Tan said he had two favorite parts of the competition — the teamwork aspect and the fact that they got to use the real world data. “I enjoyed dealing with the real banking data. If you go into the industry, this is the kind of data you will experience every day. And the other thing was we had very good team work and I enjoyed that part, too.”

The team was introduced to the competition and advised by Titus Awokuse, chair of the Department of Applied Economics and Statistics (APEC). Zhang said that working with Awokuse was beneficial because he has “a real direct connection to the industry field so we could get this opportunity. The manager of this project sent the invitation directly to him so we could take part in this competition.”

Xie, who has been advised by Awokuse since 2009, said he has helped her with studies and research, especially “how to identify research problems and how to tackle them using different methodologies to try and reach the conclusions. I’m very grateful to him.”

Awokuse said he thought this opportunity was a fantastic one for the students. “I think overall it was a very good experience for our students because not only did they work with data based on a complex real world problem that has potential to help a real company, they also got to interact with people in the industry.”

Awokuse continued, saying that the people at Capital One were very impressed with the students’ presentation. “They liked the models that the students developed. Their models were the best in terms of accuracy of prediction and I was very impressed with them. They did excellent work.”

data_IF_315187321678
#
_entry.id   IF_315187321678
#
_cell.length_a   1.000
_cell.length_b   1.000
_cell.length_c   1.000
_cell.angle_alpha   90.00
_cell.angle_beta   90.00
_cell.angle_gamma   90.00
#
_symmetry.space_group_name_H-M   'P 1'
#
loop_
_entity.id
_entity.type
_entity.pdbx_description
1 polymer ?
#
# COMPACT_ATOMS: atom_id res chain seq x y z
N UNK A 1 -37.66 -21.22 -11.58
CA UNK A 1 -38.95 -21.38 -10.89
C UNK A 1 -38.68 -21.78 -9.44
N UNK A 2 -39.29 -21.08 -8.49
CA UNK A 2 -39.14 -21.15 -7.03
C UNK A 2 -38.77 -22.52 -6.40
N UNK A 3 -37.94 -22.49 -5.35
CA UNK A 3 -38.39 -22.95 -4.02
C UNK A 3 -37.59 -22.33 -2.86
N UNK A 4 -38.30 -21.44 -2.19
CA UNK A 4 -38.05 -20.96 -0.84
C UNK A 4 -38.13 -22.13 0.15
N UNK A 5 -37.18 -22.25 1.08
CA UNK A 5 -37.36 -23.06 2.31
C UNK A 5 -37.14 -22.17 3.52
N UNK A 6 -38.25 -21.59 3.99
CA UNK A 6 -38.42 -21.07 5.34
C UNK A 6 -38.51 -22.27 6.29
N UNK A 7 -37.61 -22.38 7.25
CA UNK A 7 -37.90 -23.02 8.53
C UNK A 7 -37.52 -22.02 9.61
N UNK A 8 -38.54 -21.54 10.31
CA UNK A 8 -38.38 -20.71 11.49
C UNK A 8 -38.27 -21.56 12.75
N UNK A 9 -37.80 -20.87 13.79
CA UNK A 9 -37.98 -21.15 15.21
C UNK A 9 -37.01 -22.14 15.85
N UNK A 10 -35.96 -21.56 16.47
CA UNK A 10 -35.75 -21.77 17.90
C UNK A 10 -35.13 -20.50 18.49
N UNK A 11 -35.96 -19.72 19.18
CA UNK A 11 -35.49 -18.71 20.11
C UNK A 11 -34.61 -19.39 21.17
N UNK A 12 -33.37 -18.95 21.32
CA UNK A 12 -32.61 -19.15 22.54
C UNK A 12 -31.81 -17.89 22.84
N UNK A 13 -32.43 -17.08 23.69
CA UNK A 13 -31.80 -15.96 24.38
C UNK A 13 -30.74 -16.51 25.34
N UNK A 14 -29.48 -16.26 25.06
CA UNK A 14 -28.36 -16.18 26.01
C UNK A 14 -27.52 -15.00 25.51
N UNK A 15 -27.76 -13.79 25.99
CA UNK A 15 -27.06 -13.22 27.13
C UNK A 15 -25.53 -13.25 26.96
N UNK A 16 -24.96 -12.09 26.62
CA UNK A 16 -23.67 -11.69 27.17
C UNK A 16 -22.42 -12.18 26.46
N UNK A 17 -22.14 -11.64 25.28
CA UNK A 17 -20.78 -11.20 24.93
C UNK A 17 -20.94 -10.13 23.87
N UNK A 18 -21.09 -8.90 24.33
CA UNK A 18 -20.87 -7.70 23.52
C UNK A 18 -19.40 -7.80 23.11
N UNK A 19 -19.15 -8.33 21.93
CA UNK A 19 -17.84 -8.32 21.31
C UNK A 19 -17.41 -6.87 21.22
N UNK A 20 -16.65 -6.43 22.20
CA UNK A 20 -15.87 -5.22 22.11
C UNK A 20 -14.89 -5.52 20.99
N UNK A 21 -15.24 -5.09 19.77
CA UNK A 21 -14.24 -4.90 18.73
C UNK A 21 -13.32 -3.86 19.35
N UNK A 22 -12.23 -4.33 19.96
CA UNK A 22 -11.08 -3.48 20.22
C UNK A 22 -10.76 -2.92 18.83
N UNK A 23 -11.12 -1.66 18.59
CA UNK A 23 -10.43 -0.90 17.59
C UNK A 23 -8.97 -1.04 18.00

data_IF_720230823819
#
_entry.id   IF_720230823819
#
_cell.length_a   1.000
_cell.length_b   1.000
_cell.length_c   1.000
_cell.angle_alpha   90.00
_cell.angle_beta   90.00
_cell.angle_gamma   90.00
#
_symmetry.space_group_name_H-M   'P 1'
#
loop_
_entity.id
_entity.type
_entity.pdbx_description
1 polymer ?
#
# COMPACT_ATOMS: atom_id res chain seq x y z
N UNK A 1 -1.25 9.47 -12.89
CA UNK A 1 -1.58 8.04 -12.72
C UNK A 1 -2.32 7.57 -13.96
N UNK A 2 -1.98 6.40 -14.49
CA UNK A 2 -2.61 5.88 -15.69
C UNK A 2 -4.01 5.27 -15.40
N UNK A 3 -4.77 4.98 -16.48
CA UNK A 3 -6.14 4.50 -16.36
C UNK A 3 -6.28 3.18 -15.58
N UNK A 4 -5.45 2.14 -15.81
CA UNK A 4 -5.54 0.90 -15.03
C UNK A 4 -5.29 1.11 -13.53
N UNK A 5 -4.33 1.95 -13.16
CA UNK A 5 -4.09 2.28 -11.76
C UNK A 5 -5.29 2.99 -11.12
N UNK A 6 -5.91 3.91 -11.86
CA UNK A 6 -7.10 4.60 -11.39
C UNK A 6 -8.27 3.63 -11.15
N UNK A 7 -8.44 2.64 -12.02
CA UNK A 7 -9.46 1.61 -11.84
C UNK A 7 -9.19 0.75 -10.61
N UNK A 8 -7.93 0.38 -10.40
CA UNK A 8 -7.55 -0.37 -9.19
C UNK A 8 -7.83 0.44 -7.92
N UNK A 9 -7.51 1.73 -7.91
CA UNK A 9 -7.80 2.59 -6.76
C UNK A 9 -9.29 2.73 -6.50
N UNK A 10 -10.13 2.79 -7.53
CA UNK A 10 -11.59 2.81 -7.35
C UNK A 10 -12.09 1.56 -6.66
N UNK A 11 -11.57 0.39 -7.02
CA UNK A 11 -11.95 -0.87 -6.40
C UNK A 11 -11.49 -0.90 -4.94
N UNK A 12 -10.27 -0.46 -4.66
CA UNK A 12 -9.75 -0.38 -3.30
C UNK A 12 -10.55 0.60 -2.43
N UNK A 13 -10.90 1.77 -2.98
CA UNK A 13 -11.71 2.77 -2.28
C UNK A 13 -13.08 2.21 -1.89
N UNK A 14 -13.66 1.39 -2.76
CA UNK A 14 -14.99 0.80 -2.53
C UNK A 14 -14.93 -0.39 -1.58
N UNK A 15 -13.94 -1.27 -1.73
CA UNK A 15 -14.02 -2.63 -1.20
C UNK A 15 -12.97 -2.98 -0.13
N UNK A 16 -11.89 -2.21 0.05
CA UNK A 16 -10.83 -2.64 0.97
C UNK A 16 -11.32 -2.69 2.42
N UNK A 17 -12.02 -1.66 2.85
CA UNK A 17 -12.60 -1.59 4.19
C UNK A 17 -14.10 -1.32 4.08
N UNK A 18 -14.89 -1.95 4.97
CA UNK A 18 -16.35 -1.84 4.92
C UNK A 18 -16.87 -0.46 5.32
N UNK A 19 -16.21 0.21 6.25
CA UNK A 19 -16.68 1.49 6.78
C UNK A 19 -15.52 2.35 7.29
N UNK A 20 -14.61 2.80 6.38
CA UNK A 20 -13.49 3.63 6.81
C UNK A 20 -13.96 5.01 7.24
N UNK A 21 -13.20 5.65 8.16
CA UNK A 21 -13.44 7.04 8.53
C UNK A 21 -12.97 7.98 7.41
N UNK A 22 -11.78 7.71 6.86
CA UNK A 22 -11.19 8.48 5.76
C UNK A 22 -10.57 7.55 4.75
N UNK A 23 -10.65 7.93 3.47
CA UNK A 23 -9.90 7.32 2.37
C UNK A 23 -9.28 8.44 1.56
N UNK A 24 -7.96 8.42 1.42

Article by Adam Thomas

Photo by Danielle Quigley

This article can also be viewed on UDaily.

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Titus Awokuse Accepted for the APLU national Food Systems Leadership Institute

October 25, 2013 under CANR News

Titus Awokuse Accepted for the APLU national Food Systems Leadership InstituteTitus Awokuse, chair of the Department of Applied Economics and Statistics (APEC), was accepted for the Fall 2013 Food Systems Leadership Institute (FSLI), an executive leadership development program for academia, industry, and government. The FSLI enhances personal and professional development by emphasizing leadership competencies, skills for organizational change, and a broad, interdisciplinary perspective of food systems. The FSLI experience prepares scholars for upper-level leadership roles in food system programs, and to assume broader leadership responsibilities within their organizations.

During the FSLI program, scholars work with expert instructors, leadership development coaches, and an upper level mentor to help increase their leadership abilities. They meet with leaders of universities, political leaders, industry leaders and others who have advanced to the highest levels of leadership. Leadership theory is combined with practical experience, often in the context of food systems and higher education.